In The Greek Verb Revisited, one author took on a reigning paradigm in Koine Greek studies: how we define verbal aspect. It is widely understood (and I have understood it myself) as the subjective representation of an event. That means the author’s choice of tense-form determined how they were attempting to portray the event, not how the event actually happened in reality.

Aspect has been taught using the parade analogy. Perfective aspect is like a snapshot of an entire parade from 5,000 feet high in a hot air balloon. The focus is on the parade as a whole, not on any of its processes. Imperfective aspect is like the perspective of an audience member sitting on the sideline, watching the parade go by. The event is seen as a process with no focus on beginning or end. (Let’s ignore the perfect for now.) Thus, aspect is taught using a spatial metaphor. Perfective aspect is spatially remote, which is why it often (but not always) refers to something in the past, while imperfective aspect is spatially near, which is why it is often used for the present and the imminent future.

One of the main problems with this understanding of verbal aspect is that it does not play nicely with Aktionsart categories. As an example, Rev 11:17 says “we give thanks to you, Lord God Almighty, who is and who was, for you have taken your great power and ἐβασίλευσας. Most translations treat ἐβασίλευσας as an inceptive aorist (an Aktionsart category), which makes sense in light of v. 15, which says “the kingdom of the world has become (aorist) the kingdom of our Lord and Christ.” Something new seems to be happening, a transition described in 1 Cor 15, when Christ takes complete control of the kingdom of the world as his own. But if we use the spatial metaphor to describe ἐβασίλευσας, we should see the event as a snapshot: “you reigned.” The emphasis would be on the whole concept of God’s reign, rather than on the fact that a transition has happened at the end of history. The inceptive is a better translation than the bare perfective translation, in my opinion, so Aktionsart and aspect are not playing nicely. Campbell, Wallace, and Fanning would say lexical and contextual factors override the bare aspectual value, so there is no problem here, but then why did the author choose the simple perfect tense and not simply use a grammatical construction to relate an inceptive meaning?

I think J. Thomson’s chapter in The Greek Verb Revisited gives us a way forward. He argues that the “viewpoint” definition of aspect, which rejects any direct relation to time, is out of step with the general conception of aspect among linguists (p. 13-81). The majority of linguists now view aspect as the way a situation is presented in relation to time.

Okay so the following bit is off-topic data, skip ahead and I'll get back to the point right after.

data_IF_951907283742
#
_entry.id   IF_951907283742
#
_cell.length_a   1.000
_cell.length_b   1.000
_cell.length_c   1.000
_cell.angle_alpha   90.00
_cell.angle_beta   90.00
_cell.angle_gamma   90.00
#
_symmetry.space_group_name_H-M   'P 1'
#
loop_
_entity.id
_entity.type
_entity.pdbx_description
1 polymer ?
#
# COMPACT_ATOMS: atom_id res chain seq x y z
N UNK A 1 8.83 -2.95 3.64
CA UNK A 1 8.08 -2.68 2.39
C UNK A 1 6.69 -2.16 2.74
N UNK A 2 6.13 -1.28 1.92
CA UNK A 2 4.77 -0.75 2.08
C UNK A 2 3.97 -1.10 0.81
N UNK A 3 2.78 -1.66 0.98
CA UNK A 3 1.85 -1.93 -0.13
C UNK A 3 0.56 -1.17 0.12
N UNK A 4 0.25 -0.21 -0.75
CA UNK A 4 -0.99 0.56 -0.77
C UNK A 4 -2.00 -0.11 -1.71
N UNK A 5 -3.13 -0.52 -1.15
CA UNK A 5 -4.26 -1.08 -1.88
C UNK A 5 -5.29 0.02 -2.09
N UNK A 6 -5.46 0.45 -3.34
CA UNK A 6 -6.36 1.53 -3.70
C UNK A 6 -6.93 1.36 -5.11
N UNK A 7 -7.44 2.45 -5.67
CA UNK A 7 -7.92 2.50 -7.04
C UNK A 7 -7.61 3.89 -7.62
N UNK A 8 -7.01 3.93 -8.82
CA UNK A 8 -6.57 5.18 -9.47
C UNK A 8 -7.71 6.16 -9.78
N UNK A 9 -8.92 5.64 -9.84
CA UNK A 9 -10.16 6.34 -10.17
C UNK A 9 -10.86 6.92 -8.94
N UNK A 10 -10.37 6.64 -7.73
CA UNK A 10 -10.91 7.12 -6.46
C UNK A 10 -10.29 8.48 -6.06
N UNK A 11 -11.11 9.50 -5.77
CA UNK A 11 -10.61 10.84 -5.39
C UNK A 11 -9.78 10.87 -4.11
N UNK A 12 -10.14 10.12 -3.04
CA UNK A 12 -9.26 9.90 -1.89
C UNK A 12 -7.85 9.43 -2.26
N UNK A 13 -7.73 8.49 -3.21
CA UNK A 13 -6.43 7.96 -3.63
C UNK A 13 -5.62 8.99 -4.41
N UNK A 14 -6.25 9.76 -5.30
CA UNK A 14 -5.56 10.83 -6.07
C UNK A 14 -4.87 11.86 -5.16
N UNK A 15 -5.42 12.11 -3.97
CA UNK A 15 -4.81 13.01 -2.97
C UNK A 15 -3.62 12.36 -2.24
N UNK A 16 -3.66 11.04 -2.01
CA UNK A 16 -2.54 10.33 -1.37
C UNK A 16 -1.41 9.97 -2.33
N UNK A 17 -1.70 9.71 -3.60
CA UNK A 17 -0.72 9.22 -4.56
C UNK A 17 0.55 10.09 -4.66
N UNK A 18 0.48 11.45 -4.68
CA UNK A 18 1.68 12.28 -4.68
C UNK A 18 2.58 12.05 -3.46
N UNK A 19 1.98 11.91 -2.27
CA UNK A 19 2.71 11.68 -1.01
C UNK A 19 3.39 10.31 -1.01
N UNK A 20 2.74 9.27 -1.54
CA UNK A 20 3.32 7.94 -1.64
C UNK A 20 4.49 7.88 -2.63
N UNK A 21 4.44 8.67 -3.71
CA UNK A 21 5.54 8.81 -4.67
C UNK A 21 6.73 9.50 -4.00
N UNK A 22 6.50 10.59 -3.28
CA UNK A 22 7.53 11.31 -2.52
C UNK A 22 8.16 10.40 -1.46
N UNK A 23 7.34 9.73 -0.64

Russian linguist Isačenko came up with the parade analogy to suggest aspect allows a speaker to focus on a specific time frame of an event; imperfective aspect is as if the speaker were within the process itself, while perfective aspect is as if the speaker were outside the process, observing the entirety of the event (which is different from the snapshot view from a hot air balloon that biblical scholars have turned the analogy into). Thus, the perfective includes the entire timespan of the event from beginning to end, while the imperfective focuses on only part of that timespan (23–24).

The choice between aspects is also not fully subjective, since the choice is often already made for the speaker by other factors (24). Only in some cases is there a truly subjective choice when multiple aspects may be possibly employed (33). Thomson suggests we throw out the “viewpoint” spatial metaphor and replace it with literal language, that aspect is literally “the temporal phase or phases about which the speaker or writer is speaking.”

Thomson borrows a taxonomy for verbs from Vendler: events can be states, activities, accomplishments, or achievements, and these have mixes of stativity, durativity, and telicity (see table on pp. 48–49). He attempts to show how each class of verbs is conducive for certain aspects. The takeaway is that, if aspect is simply focusing on a certain time period for an event or situation, then Aktionsart categories fit well with aspects.

To return to Rev 11:17, the temporal phase to which the writer is referring is the entirety of the “reign,” but contextual factors suggest that the focus of that entire temporal span is at the beginning of the reign. To me, this allows aspect and Aktionsart to play nicer together. I’m not completely sold on teaching it this way from now on, but Thomson cites a multitude of studies and monographs on verbal aspect that I plan to follow up on.

What about you? Do you see more value in Thomson’s definition of aspect than in the spatial definition?

Read more about The Greek Verb Revisited, or preview it on Amazon. If you’re into Greek, you’ll want to buy it.